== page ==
Have you ever had someone tell you something is a “good investment?” It could have been a salesperson trying to sell you a new piece of machinery; a broker presenting a new stock; a business partner serving up a new opportunity, or that new condo your spouse found.
But, how do you “really” know it is a good investment?
While the complexity of the answer is dependent on the level of investment, your risk tolerance, and other external factors. The solution boils down to two fundamentals. Your forecast of that return and the baseline from which you are making your analysis.
Today, I want to focus on the baseline as I plan to tackle the concept of forecasting in detail in subsequent posts.
Time and money are not infinite. This is economics 101. If you choose to spend either on one item. You take the same amount away from something else. E.g. if you have $1 in your pocket and purchase a soda for $1. You cannot purchase that $1 bag of chips as well. In this simple form, it seems ridiculous that someone couldn’t comprehend that concept, but you would be surprised how things change when it comes to long-term investments such as stocks, machinery, or large-capital projects.
Part of the problem is that potential investors do not have a go-to baseline to gauge the true value for the use of their money. Something that isn’t arbitrary. For instance, you can’t assess the success of one project against something else for which the returns must also be estimated, such as a stock or even another plan you are considering. Simply, you need something with a consistent history of positive returns from which to analyze your investment.
Personally, I gauge all potential investments against the 20-year T-bond. While nothing is risk-free, this financial vehicle is issued and backed by the faith of the US Government making it an ideal baseline for your analysis. This is why many investment advisors follow a diversified portfolio that includes a chunk of these assets.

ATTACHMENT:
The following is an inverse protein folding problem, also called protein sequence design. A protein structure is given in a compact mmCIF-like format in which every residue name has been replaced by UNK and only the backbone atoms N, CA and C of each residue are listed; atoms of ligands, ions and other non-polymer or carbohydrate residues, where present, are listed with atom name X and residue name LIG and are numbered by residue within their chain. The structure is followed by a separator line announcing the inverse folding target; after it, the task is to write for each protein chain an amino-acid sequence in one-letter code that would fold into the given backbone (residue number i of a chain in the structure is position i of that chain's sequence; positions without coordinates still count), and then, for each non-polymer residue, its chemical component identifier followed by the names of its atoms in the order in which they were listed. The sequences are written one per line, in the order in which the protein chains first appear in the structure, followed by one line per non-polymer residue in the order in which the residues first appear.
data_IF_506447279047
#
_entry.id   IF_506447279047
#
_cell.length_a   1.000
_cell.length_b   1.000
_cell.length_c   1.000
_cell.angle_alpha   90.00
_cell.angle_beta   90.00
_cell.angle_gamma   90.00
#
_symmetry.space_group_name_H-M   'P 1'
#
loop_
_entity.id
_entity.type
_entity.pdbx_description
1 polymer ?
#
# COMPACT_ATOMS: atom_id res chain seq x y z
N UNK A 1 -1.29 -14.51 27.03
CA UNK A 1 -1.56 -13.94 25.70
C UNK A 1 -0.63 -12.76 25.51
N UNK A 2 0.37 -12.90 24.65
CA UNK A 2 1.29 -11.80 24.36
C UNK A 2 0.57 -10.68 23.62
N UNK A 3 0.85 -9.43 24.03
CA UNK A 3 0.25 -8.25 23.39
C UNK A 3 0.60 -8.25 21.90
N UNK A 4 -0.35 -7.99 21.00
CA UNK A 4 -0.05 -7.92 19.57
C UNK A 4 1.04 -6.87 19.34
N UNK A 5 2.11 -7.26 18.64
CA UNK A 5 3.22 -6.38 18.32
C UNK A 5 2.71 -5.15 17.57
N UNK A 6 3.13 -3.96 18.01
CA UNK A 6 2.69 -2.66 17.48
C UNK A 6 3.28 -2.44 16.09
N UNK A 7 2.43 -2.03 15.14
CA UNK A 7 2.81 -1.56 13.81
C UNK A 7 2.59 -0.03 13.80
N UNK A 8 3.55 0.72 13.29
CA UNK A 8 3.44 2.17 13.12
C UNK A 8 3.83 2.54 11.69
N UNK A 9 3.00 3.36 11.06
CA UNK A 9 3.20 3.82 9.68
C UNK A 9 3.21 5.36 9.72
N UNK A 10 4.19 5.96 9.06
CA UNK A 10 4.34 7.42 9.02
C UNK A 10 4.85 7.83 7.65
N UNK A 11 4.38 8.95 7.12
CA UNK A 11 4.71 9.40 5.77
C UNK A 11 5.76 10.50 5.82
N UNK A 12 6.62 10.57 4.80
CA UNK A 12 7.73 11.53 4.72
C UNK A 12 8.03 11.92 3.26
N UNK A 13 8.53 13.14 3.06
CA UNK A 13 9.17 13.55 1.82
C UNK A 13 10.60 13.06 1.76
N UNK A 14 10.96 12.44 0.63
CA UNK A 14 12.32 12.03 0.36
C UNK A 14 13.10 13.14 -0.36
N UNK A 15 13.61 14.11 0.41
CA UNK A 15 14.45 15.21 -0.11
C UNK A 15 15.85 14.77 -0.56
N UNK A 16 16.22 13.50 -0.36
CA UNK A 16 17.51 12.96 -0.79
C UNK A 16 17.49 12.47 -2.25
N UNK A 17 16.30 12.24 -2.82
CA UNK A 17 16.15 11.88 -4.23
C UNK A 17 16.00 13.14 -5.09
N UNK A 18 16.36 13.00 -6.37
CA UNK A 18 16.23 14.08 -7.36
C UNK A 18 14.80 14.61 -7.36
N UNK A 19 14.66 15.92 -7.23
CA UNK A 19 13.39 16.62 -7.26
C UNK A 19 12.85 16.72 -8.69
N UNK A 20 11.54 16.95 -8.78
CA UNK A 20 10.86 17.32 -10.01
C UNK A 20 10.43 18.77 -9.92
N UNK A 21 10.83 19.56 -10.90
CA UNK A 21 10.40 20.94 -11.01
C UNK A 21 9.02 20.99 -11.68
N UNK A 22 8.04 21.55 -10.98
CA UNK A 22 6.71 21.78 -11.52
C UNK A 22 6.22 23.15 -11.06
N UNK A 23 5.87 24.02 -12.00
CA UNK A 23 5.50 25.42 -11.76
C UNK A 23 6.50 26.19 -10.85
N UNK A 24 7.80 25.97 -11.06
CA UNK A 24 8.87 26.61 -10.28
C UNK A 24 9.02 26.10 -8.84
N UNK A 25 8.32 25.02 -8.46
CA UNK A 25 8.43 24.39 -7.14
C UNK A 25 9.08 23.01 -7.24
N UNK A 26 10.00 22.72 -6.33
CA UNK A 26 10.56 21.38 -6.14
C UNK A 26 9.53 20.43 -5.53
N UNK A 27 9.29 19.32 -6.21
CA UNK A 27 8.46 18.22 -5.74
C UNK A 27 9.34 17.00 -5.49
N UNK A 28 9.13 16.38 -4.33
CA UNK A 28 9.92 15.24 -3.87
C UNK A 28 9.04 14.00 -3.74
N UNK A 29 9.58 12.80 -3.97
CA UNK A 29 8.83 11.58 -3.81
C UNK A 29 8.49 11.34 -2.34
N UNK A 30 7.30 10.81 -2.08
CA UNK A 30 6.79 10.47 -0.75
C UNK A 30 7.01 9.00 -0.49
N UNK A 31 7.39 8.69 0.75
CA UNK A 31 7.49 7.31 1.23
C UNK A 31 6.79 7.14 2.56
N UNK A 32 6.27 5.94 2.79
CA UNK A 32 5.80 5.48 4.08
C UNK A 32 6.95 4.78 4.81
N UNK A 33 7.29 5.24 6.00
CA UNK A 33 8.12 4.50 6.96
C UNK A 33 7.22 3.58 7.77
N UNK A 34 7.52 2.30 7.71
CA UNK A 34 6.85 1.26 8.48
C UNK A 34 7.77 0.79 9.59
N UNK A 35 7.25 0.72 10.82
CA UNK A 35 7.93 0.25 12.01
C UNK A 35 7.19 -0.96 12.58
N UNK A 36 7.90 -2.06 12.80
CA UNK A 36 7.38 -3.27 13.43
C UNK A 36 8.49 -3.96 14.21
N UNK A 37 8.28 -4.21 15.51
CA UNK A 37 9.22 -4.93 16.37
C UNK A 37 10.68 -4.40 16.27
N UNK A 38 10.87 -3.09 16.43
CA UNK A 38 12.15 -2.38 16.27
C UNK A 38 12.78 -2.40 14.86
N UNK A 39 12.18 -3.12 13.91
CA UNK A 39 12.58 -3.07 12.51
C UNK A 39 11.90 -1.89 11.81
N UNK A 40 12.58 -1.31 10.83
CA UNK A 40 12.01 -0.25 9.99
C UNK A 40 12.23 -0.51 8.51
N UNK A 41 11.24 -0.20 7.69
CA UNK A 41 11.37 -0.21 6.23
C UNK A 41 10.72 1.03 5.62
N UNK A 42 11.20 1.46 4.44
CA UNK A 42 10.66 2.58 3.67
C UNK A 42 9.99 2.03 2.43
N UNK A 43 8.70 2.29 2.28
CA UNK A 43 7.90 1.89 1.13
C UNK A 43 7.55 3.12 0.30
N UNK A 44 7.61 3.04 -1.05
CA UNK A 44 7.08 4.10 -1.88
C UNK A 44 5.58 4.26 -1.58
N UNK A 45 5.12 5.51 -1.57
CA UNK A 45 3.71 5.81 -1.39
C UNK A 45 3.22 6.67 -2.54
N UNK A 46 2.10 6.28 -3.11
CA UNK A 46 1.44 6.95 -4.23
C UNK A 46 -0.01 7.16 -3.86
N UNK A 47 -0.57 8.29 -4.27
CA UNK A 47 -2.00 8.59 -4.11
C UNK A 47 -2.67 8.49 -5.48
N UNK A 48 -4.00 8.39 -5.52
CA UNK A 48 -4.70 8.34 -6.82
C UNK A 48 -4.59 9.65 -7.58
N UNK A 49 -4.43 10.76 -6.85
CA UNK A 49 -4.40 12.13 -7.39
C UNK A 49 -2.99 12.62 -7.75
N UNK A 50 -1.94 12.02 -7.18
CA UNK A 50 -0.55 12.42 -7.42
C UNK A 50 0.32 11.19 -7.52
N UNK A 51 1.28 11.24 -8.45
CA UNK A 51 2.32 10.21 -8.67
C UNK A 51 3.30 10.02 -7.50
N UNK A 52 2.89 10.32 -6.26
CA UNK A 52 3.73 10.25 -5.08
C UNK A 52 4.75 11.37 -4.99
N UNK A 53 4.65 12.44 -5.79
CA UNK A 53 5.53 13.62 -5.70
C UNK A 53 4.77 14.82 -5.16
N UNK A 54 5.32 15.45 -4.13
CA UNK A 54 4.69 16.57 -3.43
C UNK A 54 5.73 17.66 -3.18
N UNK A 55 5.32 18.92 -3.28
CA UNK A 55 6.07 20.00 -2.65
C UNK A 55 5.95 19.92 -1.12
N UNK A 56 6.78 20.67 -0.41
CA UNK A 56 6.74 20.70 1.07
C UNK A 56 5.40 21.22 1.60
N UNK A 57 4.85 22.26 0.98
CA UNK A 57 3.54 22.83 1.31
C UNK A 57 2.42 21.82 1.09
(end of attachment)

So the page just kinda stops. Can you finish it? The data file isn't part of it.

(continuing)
Using my suggestion, you would forecast the return on your investment. For instance, if you plan to buy a piece of machinery that will last twenty years and increase your business by 3%. You would weigh that against what you would get if you placed your funds in a 20-year T-bond. If that bond’s coupon rate is 4%, you may want to investigate that investment, your forecasts, and your decision a bit further.
A few notes of caution here. If you crunch the numbers and the bond turns out to be a better investment. Try to avoid engaging in confirmation bias – “the tendency to interpret new evidence as confirmation of one’s existing beliefs or theories.” Don’t re-do your numbers until your potential investment looks better on paper than your baseline. Second, depending on the current state of the bond market. You may want to use the yield instead of the coupon in your analysis as this metric takes into account the future value of the bond you are considering. Finally, keep in mind the gut instinct. If you trust your math and truly feel that the investment will be a wise choice. Go for it. However, give it a night’s rest before you sign the check.
Your baseline does not have to be a bond. It just has to be quantifiable, historic, and relatively risk-free. For example, if you are considering hiring musical entertainment for your venue. You could analyze your bar and food sales for six to twelve months before you bring in the talent and then weigh your current numbers against those historic metrics.
In a future post, I plan to discuss how you forecast possible returns. However, for today. Remember that to measure anything. You need a device from which to gauge the opportunity. You need a baseline.